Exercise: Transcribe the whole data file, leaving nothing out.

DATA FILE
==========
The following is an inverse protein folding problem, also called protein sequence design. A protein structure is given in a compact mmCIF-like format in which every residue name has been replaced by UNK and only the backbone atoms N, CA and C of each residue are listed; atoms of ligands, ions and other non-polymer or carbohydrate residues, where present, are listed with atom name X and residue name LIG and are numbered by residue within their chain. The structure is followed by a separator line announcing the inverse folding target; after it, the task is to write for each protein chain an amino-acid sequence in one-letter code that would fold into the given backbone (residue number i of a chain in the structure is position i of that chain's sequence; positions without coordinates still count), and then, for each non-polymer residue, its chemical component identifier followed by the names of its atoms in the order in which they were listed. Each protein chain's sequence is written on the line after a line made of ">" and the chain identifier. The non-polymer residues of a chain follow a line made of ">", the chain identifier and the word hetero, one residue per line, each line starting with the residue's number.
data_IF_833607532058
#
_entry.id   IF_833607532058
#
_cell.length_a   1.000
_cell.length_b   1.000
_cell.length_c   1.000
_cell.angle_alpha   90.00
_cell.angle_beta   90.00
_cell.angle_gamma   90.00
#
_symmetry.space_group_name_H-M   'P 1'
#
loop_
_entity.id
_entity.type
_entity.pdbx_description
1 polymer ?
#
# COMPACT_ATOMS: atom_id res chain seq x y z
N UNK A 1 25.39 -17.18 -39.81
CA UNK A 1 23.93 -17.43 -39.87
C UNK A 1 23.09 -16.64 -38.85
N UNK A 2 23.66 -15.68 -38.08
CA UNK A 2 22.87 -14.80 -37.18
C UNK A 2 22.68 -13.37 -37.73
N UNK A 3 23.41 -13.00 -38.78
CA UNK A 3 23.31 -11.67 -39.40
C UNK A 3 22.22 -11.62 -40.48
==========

The following is an inverse protein folding problem, also called protein sequence design. A protein structure is given in a compact mmCIF-like format in which every residue name has been replaced by UNK and only the backbone atoms N, CA and C of each residue are listed; atoms of ligands, ions and other non-polymer or carbohydrate residues, where present, are listed with atom name X and residue name LIG and are numbered by residue within their chain. The structure is followed by a separator line announcing the inverse folding target; after it, the task is to write for each protein chain an amino-acid sequence in one-letter code that would fold into the given backbone (residue number i of a chain in the structure is position i of that chain's sequence; positions without coordinates still count), and then, for each non-polymer residue, its chemical component identifier followed by the names of its atoms in the order in which they were listed. Each protein chain's sequence is written on the line after a line made of ">" and the chain identifier. The non-polymer residues of a chain follow a line made of ">", the chain identifier and the word hetero, one residue per line, each line starting with the residue's number.
data_IF_833607532058
#
_entry.id   IF_833607532058
#
_cell.length_a   1.000
_cell.length_b   1.000
_cell.length_c   1.000
_cell.angle_alpha   90.00
_cell.angle_beta   90.00
_cell.angle_gamma   90.00
#
_symmetry.space_group_name_H-M   'P 1'
#
loop_
_entity.id
_entity.type
_entity.pdbx_description
1 polymer ?
#
# COMPACT_ATOMS: atom_id res chain seq x y z
N UNK A 1 25.39 -17.18 -39.81
CA UNK A 1 23.93 -17.43 -39.87
C UNK A 1 23.09 -16.64 -38.85
N UNK A 2 23.66 -15.68 -38.08
CA UNK A 2 22.87 -14.80 -37.18
C UNK A 2 22.68 -13.37 -37.73
N UNK A 3 23.41 -13.00 -38.78
CA UNK A 3 23.31 -11.67 -39.40
C UNK A 3 22.22 -11.62 -40.48